I remain convinced that our recent down turn in equity market pricing, coupled with elevated volatility, is a classic and healthy pullback. I am not in the camp calling for a meltdown - as you well know if you been reading the morning note with any regularity. Our pullback has engendered a degree of panic that normally surfaces when several themes emerge: geo-political uncertainty, concern over valuations based on corporate earnings/guidance and/or concern over the economic cycle that would necessarily impact earnings.
In the case of the former, we have certainly gotten more than our fair share of headlines. Of particular import has been the role the Russia/Ukraine crisis as we have discussed at length. This morning, for a change, there was welcome news that the Kremlin is calling for de-escalation in the Ukrainian theatre. Markets have responded accordingly.
In the case of the latter, the data speaks for itself. Listen. Our economic narrative is one that speaks to a healthy, sustainable expansion - as I have discussed here on Yahoo Finance and in interviews over the past three days with the Wall Street Journal, Reuters and CNN Money. Is it unexpected to see markets take a turn lower given the twenty plus days of record closes this year for the S&P 500? Absolutely not. I would argue the contrary, that it should be expected. Expected and welcome to the extent that the pullback is one that represents opportunity, and this pullback does, given the economic back drop we have. Had markets gotten ahead of themselves in the trade higher? It certainly appears that way. Have we found a near term bottom? Markets will make that clear, but keep in mind the pullback is only a modest 3.5% thus far. I suspect we are not there just yet despite the fact that the fear index as measured by the VIX has trade sharply higher over the past two weeks. The ISM Sentiment index is also pricing in very bearish readings - nearly historic in fact.
Record low interest rates as a result of an accommodative monetary policy continue to provide for exceptional liquidity and access to capital. The risk off fear triggered by geo-political themes has actually buttressed the Fed’s interest rate stance as global investors have piled into the security of U.S. debt. Simultaneously, markets have had the support of an earnings season that has confirmed what many had been calling for: improving earnings, revenues, sales and solid guidance.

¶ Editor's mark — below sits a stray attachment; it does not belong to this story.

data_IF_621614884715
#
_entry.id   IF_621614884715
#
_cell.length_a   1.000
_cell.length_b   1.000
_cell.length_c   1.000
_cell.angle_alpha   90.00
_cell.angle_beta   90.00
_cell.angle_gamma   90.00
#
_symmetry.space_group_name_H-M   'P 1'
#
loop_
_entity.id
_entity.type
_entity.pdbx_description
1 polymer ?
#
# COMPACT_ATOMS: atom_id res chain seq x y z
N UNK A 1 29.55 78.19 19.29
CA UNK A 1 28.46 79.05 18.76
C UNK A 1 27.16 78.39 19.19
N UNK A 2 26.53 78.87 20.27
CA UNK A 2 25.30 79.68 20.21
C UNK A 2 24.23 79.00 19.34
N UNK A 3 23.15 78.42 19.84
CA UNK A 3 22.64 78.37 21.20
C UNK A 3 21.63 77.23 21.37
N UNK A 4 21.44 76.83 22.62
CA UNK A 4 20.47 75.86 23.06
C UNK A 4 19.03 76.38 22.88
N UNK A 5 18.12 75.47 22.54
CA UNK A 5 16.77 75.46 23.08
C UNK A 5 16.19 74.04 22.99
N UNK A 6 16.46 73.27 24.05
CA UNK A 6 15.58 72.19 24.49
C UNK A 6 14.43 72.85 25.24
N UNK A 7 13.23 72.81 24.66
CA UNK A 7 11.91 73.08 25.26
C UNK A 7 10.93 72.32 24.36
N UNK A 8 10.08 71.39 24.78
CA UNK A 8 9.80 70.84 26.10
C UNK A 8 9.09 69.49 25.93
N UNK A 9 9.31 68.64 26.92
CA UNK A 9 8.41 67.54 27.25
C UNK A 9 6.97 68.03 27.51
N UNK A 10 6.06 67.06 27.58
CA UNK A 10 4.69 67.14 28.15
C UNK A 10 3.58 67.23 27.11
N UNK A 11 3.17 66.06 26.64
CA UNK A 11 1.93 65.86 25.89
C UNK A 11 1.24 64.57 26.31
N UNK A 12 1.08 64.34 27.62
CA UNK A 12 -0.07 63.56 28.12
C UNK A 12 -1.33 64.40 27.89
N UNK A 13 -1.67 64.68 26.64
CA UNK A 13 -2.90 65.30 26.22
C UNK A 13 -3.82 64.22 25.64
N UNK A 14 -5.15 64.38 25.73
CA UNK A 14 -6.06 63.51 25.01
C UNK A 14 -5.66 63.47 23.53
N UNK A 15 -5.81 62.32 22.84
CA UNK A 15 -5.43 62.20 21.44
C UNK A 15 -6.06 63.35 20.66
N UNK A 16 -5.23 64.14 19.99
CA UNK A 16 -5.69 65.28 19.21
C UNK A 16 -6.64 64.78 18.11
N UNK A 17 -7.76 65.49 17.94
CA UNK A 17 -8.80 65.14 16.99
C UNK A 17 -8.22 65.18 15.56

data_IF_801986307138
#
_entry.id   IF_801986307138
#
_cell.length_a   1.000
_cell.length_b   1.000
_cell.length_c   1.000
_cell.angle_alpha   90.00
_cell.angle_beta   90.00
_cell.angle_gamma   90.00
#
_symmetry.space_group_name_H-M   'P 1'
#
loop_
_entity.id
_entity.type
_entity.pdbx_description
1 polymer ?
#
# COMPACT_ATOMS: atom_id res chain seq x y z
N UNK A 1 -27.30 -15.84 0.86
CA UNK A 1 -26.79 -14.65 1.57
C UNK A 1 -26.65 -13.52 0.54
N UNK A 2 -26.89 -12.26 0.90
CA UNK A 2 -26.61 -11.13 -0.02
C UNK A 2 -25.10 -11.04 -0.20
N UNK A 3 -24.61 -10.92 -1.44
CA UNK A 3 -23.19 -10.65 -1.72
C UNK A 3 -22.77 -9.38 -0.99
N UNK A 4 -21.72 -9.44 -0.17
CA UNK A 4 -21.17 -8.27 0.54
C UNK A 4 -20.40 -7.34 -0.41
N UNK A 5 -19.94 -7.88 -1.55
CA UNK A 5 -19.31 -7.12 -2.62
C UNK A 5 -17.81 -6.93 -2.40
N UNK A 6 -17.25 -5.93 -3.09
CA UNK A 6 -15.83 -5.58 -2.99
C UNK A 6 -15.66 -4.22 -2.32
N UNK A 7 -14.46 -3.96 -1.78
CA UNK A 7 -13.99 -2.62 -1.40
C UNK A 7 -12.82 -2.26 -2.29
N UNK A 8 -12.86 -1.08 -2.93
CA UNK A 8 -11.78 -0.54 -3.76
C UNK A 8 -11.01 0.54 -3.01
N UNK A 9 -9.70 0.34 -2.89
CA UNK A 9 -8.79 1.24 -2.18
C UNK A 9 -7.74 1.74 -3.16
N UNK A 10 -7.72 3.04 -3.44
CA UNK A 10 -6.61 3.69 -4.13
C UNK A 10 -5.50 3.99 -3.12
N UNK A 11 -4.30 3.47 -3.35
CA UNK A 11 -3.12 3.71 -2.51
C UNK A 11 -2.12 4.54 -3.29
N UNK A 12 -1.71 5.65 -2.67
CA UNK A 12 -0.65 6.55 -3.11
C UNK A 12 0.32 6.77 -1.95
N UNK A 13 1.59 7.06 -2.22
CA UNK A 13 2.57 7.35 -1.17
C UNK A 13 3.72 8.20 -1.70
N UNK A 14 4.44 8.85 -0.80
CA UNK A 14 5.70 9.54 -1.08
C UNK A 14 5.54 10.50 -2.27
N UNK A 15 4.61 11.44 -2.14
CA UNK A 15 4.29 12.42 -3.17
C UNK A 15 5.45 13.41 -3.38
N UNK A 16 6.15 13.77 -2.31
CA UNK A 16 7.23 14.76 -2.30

Additionally, if you examine the litany of economic data we have been barraged with over the past month, it is clear that our economy is not only expanding, it is actually firing on most every cylinder. Employment data, manufacturing data, exports, energy production, cost of labor, hours worked, GDP revisions and positive initial data…you get the picture. Data released this morning reflects further productivity gains by American workers - yet one more required signal that indicates the high probability our improving employment trends will continue. However, source of concern remains the transitional nature of the weakness we have seen in housing as a result of the tepid rate of family formation, rapid price appreciation, institution investment involement and the difficulty consumers are having in finding financing.
There is another factor at play the speaks to a shallow pullback as opposed to a correction of significance. There is an enormous amount of cash on the sidelines. The financial crisis has left many investors inactive and unengaged - lacking confidence in not only the market but in the broader economy as well. The diminished volume figures we have seen underscore that. That cash will likely come back into the market as discounted pricing becomes more difficult to ignore.
Our markets have spent much of the week oscillating between fear and calm. Today, markets are mixed to positive here in the US. In Europe some of the velocity in the trade lower yesterday dissipated. Asian markets closed solidly negative in the overnight taking on the brunt of the global weakness in equities. We head into the weekend with equity markets mixed and with a sense of trepidation still hanging in the air.
DJIA + 0.12%
S&P 500 + 4.68%
NASDAQ + 4.47%
One Year Return (52 weeks)
DJIA + 8.12%
S&P 500 +14.95%
NASDAQ + 19.45%
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